Dracula – Undead Awakening

Review

posted 2/23/2010 by Cyril Lachel
other articles by Cyril Lachel
One Page Platforms: PSP
Over the past few years the dual-stick shooter has had an impressive renaissance, what with the release of must-own games like Geometry Wars and Everyday Shooter.  But while the Xbox 360 and PlayStation 3 had more than enough dual-stick shooters to satisfy even the most hardcore gamer, the PSP sat off to the side with barely any worth talking about.  Thankfully Chillingo has solved the PSP's long dual-stick shooter dry spell.  Dracula: Undead Awakening definitively proves that Sony's handheld can play a mean dual-stick shooter if given the chance ... even if the system doesn't technically have dual sticks.

In Dracula: Undead Awakening you don't play the world's most famous vampire, instead you play a vampire hunter looking to kill as many monstrous bad guys as he can.  There's absolutely no story to be found here, just a series of arenas overflowing with almost unlimited bad guys for you to shoot.  Think of this game as Geometry Wars re-skinned to resemble the classic Universal horror movies we all watched growing up.  You fight waves of monsters of all shapes and sizes, from lizard people to werewolves to ghouls to ghosts.  If it goes bump in the night then chances are you're going to be shooting it full of holes in this PSP Minis game.


For $4.99 you get three different arenas and four game modes.  Right from the get-go you have access to all of the levels, which includes the Grave Park (an abandoned graveyard), Frozen Earth (a snow-covered forest) and Castle Hall (the interior of a creepy temple).  These levels aren't huge; it won't take you long to walk from one side to the other.  They are large enough to fit an overwhelming amount of bad guys, so it won't take long for these levels to start to feel claustrophobic.  The only way you'll survive is if you blast your way through the hordes of ghoulish fiends.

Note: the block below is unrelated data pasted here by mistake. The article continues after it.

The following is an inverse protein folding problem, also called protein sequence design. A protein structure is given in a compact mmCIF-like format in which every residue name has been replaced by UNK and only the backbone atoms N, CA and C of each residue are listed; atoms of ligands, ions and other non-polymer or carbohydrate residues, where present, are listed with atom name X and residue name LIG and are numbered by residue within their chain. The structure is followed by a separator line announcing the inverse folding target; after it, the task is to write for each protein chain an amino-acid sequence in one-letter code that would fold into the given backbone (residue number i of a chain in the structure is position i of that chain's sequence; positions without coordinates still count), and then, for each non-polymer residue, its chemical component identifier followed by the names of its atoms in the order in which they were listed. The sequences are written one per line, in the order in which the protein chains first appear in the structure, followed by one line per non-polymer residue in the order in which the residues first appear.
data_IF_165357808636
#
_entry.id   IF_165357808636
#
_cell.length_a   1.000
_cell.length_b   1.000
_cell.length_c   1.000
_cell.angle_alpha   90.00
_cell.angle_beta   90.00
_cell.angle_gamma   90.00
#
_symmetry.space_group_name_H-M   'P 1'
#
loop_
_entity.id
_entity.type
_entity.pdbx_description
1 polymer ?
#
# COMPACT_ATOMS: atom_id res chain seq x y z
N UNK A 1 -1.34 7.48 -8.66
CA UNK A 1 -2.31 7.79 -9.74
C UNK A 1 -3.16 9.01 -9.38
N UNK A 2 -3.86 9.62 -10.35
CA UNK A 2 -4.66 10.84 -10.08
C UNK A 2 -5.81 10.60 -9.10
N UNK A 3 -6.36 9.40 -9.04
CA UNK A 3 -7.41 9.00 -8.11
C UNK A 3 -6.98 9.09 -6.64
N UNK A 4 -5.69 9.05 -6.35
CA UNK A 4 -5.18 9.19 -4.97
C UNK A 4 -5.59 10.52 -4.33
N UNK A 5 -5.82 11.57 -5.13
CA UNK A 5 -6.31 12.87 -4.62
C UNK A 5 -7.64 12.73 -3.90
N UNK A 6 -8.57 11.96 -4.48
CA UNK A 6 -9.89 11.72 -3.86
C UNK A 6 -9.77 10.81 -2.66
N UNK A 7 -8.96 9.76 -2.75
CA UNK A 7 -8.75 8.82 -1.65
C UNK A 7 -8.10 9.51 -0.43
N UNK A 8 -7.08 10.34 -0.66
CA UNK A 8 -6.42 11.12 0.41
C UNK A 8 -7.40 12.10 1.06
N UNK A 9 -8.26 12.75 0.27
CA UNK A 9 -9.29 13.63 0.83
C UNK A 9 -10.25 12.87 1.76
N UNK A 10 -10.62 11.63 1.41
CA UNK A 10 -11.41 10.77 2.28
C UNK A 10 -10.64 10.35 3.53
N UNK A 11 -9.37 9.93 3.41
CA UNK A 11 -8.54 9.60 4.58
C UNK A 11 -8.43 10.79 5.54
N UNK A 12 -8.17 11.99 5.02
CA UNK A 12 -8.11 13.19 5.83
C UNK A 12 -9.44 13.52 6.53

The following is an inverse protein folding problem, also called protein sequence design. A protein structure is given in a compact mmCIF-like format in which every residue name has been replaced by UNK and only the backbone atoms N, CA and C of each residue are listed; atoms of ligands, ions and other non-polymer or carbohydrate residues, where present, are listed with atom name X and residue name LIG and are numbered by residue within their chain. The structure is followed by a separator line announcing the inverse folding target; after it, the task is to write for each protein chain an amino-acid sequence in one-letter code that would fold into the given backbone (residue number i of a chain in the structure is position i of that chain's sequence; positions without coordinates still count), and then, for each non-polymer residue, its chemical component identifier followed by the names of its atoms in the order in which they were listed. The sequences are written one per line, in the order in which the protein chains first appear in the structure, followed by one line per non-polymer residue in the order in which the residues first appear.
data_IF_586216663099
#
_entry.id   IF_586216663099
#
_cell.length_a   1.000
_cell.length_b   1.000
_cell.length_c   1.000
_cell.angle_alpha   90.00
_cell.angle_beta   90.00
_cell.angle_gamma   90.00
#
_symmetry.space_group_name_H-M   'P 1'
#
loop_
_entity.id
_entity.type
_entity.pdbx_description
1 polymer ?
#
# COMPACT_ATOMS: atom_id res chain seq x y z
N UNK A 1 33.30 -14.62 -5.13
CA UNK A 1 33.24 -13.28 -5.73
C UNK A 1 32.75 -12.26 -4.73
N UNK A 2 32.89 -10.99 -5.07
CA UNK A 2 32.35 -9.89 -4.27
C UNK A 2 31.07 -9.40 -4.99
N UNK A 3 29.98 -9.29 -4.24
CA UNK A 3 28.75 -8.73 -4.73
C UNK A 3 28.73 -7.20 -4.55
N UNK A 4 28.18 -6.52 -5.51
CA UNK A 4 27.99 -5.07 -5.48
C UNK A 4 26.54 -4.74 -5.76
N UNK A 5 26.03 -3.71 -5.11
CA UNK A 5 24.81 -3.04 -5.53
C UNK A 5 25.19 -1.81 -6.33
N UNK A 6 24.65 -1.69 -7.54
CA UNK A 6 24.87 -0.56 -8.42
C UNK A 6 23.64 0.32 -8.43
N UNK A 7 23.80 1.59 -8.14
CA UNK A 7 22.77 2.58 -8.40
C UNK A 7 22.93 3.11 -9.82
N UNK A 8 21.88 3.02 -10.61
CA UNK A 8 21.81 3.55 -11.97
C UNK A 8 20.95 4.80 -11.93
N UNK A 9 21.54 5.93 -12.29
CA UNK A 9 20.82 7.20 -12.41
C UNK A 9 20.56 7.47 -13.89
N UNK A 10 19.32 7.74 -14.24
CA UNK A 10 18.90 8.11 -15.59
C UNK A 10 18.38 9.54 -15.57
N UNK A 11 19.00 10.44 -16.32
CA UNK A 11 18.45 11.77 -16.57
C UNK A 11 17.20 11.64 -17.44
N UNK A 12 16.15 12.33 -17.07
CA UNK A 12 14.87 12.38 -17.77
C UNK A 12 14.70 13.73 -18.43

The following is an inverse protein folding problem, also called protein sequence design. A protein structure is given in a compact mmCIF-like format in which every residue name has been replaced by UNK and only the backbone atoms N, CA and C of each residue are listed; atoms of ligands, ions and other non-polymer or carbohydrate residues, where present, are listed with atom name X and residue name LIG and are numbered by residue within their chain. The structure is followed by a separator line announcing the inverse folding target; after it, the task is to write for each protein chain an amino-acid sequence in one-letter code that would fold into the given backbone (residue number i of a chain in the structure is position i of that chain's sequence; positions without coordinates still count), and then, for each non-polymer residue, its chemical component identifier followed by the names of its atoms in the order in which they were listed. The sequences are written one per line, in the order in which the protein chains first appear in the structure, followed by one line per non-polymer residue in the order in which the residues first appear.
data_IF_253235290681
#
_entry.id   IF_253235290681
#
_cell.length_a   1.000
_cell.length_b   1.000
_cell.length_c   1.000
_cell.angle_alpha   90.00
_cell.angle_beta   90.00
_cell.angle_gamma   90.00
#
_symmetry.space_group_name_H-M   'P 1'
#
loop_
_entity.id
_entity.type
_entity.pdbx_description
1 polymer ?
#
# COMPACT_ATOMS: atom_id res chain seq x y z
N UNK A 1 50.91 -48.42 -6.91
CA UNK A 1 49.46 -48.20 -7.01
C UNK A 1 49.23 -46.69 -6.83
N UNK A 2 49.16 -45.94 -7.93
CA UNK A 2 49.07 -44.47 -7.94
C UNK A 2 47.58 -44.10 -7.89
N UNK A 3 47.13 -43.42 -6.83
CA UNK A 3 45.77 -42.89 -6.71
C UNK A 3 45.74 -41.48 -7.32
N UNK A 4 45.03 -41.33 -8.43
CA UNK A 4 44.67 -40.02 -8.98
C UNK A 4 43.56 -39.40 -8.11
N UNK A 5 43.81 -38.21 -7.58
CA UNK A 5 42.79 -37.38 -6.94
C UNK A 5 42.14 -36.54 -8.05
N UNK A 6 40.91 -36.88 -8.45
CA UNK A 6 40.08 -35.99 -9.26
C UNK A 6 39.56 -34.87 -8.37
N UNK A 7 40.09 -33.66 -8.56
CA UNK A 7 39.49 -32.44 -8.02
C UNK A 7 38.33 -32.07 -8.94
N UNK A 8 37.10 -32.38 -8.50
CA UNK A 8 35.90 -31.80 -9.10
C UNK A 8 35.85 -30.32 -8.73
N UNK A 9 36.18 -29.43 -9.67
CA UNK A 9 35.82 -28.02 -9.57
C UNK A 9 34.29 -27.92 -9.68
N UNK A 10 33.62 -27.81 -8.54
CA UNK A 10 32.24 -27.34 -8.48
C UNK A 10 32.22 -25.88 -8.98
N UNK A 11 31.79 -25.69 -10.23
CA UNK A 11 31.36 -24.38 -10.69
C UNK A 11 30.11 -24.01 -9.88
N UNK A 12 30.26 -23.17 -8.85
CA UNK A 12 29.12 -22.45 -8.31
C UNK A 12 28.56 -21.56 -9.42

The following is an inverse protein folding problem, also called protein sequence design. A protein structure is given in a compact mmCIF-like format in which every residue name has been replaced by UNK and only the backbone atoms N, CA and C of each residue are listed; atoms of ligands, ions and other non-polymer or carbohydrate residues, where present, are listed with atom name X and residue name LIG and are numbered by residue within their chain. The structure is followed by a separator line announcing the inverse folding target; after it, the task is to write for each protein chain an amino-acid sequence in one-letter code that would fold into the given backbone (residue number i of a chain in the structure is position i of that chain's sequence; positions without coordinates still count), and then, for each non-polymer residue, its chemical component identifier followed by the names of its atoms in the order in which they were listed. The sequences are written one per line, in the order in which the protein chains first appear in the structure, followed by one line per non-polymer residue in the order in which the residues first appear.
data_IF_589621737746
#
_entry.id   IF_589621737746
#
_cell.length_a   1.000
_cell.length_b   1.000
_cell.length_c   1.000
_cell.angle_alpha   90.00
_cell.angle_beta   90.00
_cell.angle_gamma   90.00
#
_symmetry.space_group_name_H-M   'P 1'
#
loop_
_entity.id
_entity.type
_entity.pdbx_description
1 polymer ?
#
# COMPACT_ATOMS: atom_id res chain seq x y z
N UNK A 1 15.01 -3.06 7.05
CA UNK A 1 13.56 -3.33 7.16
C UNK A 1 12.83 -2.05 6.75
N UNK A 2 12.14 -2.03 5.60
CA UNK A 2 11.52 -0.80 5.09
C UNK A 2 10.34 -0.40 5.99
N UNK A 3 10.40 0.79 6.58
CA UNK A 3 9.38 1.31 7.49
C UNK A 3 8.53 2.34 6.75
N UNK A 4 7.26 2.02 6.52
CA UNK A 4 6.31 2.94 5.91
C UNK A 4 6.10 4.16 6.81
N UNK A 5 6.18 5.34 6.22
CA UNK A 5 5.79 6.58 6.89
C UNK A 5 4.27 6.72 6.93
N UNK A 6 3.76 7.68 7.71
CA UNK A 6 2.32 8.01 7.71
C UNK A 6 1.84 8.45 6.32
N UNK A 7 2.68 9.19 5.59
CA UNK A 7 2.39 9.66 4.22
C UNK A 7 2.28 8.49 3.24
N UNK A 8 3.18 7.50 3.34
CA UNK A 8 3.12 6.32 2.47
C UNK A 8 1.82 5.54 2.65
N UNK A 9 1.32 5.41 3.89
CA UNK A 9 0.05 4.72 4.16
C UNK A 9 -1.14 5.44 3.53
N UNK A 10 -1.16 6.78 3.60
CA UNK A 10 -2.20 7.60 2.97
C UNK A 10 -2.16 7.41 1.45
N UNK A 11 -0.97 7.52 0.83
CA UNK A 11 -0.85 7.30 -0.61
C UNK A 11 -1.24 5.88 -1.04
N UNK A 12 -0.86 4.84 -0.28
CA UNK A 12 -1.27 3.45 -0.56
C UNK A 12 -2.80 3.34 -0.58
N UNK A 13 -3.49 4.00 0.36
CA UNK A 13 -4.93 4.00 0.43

Although you don't have a large variety of levels, you are given a nice selection of different gameplay modes.  The game's most basic mode is Survivor, which has you fighting against an endless supply of bad guys until you eventually die.  For those looking for something a little more extreme, you get Super Survivor, a mode that changes the rules and adds extreme power-ups to the mix.  Wave Attack pits you against, you guessed it, waves of bad guys.  The big difference is that you can buy weapons, power-ups and health between these waves (assuming you have amassed enough money).  The final mode is Rush, which lets you choose a high powered weapon with unlimited ammo and take on an aggressive gang of bloody thirsty monsters.


No matter what mode you choose, the game always gives you a good arsenal of weapons, including the standard guns, rifles, shotguns, crossbows, flame throwers, etc.  Better yet, you can upgrade your character throughout the course of battle.  If you kill enough bad guys you will earn special upgrades, which you can choose from at any time.  Just by pushing the select button you can choose from four different upgrades, including a longer life bar, better reload speeds, extra points, more powerful weapons and so on.  However, not every bonus is worth taking.  Some upgrades come with downsides, including loss of health, downgraded weapons and even the loss of your only life.  Be careful what you wish for in the middle of combat.

Of course, none of this stuff matters if the gameplay doesn't work.  I was initially worried that a dual-stick shooter would feel out of place on a system with only one stick, but the developers have done an excellent job crafting the game for Sony's handheld.  In a lot of ways the game feels like the Smash TV and Total Carnage ports on the Super NES; you move around with the left analog nub and fire using the four face buttons.  As luck would have it, the four PSP face buttons are in a perfect shape for this type of game, giving you the ability to shoot in eight different directions.
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